Most everything about my adulthood looks different from my childhood. I live in Seattle; I never went back to Oklahoma. I gave away the last of my tack in my late-thirties, when I helped my mother prepare my childhood home to sell.
But of course I do still have plenty of photos, and occasionally I pull them out. My daughter began to ask questions. By age seven, she was begging for riding lessons. To be honest, I hoped it wouldn’t stick: unlike my mother, I knew exactly what this would cost. It stuck. Now nine, my daughter has a facility in riding that I remember having to work harder to earn, and she is braver than I ever felt. Watching her, I began to feel a weird sensation, something like a mental itch, the old song lyrics stuck in my head.
This January, I started riding again. My daughter and I ride the same lesson horse. My teacher is younger than me by almost two decades. My return to riding has been a reversal of how I began: I am doing it because I once loved it, and because my daughter helped me remember that. I don’t know what I’m trying to do. What I do know is how it feels.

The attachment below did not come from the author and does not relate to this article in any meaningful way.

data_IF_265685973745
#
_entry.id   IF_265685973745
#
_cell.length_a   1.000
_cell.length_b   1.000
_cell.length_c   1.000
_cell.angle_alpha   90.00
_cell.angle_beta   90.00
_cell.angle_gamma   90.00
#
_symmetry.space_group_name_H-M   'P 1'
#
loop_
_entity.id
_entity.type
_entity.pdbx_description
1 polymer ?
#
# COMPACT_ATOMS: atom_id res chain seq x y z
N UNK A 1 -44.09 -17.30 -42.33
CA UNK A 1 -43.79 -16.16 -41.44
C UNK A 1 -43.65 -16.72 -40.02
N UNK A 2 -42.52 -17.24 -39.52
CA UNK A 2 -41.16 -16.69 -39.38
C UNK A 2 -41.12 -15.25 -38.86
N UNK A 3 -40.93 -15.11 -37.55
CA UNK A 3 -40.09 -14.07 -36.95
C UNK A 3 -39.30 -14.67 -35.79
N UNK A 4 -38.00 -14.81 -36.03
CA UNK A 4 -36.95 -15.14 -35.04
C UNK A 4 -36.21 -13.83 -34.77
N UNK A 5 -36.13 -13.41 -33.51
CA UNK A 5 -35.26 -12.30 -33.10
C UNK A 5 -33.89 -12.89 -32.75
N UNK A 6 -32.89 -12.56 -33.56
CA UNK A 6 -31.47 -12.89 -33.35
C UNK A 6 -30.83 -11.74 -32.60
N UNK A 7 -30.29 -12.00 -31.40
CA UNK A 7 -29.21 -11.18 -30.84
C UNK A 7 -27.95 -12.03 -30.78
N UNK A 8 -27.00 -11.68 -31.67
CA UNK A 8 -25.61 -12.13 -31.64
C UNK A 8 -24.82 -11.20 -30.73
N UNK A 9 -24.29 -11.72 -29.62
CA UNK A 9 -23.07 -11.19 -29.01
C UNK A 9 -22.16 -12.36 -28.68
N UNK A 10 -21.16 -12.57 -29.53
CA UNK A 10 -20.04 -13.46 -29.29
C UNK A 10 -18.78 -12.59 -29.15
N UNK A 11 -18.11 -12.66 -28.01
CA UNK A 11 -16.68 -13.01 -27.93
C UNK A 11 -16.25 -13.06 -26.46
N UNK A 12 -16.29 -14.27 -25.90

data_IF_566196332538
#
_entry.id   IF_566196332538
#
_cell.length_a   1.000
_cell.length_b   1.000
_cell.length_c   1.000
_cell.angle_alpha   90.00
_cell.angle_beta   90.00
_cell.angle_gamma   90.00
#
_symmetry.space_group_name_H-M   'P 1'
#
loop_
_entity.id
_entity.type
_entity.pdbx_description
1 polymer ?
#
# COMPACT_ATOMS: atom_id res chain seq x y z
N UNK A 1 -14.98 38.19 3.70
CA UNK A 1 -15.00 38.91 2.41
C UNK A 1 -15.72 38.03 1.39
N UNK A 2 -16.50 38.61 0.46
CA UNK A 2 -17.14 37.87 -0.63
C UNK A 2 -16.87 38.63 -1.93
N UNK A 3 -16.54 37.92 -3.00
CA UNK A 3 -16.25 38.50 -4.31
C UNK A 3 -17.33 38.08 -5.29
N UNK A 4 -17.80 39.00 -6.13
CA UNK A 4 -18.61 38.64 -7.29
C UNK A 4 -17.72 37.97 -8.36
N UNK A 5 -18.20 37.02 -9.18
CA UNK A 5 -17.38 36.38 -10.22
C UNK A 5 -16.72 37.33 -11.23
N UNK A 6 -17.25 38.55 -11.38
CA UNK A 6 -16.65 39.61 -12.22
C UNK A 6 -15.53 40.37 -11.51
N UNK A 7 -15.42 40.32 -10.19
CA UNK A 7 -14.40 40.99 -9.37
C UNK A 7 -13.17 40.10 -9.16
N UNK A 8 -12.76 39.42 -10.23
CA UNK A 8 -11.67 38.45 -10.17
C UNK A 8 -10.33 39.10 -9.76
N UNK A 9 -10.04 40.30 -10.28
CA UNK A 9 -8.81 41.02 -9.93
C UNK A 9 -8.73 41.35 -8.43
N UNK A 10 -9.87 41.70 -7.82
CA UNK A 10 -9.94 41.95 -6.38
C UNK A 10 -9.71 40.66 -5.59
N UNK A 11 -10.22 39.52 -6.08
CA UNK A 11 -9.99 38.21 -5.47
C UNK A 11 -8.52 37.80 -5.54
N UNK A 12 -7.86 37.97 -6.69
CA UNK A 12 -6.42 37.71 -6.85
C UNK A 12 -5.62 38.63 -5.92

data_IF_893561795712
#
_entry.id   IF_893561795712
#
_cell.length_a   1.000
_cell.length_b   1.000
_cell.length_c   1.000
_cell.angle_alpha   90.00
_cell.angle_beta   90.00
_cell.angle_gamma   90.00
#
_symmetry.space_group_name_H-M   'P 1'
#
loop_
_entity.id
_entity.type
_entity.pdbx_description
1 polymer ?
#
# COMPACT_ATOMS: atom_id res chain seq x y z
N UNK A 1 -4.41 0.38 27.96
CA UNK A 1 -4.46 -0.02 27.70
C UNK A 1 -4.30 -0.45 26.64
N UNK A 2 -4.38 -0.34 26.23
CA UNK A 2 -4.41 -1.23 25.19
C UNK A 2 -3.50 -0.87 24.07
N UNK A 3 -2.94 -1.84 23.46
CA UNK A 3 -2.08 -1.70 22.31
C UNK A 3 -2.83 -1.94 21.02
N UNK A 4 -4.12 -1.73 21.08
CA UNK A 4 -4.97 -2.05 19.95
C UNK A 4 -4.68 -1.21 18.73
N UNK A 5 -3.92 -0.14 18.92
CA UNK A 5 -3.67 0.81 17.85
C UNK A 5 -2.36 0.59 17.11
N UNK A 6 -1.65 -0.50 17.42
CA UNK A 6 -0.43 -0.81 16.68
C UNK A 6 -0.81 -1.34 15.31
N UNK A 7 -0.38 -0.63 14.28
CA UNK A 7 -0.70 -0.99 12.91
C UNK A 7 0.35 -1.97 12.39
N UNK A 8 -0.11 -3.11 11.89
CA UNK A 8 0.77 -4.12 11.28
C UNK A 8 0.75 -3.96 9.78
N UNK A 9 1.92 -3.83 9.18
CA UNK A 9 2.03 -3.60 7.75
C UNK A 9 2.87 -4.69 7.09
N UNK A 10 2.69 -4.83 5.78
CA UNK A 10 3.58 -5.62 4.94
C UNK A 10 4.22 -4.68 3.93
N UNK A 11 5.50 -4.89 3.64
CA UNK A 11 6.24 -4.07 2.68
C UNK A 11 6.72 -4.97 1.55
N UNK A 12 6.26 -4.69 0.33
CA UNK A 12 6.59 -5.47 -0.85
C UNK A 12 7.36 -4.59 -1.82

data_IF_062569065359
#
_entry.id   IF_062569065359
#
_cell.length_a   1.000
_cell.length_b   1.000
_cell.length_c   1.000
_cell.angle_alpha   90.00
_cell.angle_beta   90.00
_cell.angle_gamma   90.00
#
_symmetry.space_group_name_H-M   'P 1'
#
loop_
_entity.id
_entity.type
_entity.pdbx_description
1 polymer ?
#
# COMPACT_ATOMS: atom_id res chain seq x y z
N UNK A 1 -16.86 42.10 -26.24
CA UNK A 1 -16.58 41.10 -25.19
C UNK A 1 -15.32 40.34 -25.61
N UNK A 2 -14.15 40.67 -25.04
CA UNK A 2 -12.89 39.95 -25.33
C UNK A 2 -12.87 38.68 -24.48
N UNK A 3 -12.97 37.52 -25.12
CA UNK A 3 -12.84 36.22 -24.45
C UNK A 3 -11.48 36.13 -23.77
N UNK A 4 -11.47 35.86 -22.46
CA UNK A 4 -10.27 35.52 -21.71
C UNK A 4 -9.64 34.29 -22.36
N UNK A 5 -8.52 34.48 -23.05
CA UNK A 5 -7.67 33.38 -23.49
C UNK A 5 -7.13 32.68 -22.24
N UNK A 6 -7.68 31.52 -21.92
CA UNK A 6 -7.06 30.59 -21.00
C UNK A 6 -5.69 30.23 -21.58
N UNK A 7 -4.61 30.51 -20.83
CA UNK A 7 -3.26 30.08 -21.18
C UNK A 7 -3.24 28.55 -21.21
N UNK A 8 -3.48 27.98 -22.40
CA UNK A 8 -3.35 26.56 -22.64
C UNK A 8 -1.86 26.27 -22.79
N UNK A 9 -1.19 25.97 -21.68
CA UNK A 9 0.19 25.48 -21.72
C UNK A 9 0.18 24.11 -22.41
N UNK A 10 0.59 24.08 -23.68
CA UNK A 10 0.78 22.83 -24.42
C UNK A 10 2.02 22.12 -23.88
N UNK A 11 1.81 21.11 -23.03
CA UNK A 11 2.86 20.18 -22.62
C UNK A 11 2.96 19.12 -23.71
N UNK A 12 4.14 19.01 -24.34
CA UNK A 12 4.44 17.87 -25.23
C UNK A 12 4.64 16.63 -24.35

After a quarter-century out of the saddle, I expected to have to think more, to have to work to remember what I knew. I didn’t know that I would remember by feel: how to position the saddle; to press a horse’s ears forward, not back, when I slide the bridle’s headpiece over the poll; or where to wiggle my thumb into a horse’s mouth to make him open for the bit. My leg muscles have more catching-up to do, and I chase each lesson with an epsom-salt bath. But when I’m at the barn, the clock seems to loop back on itself and set down a new layer, accruing vertically like a stack of pancakes. It turns out time is not a one-way road, but a parking-garage spiral.
My daughter takes lessons on Sunday mornings and Wednesday afternoons. For now, my lesson is on Thursday mornings. The barn is forty minutes away, without traffic, but I haven’t minded yet.
Molly Wizenberg is an American chef, entrepreneur, writer and teacher. She began as a chef, co-founding the award-winning Seattle restaurants Delancey and Essex, and as a food writer, namely for the publications Bon Appétit, The Washington Post, and Saveur. Focused on home cooking, Wizenberg uses food as a lens for examining everyday life and relationships. Her blog, Orangette, won a number of awards during its years of activity, including a James Beard Foundation Award. Her latest book, The Fixed Stars, is a memoir about sexuality, divorce, and motherhood. Other bestsellers include A Homemade Life and Delancey.
Wizenberg teaches workshops on memoir and personal narrative, both online and across the US. This summer she will be teaching a week-long generative writing workshop at our Zapata Ranch, focusing on “food as a doorway to memory” inspired by the food and surroundings of the Zapata Ranch.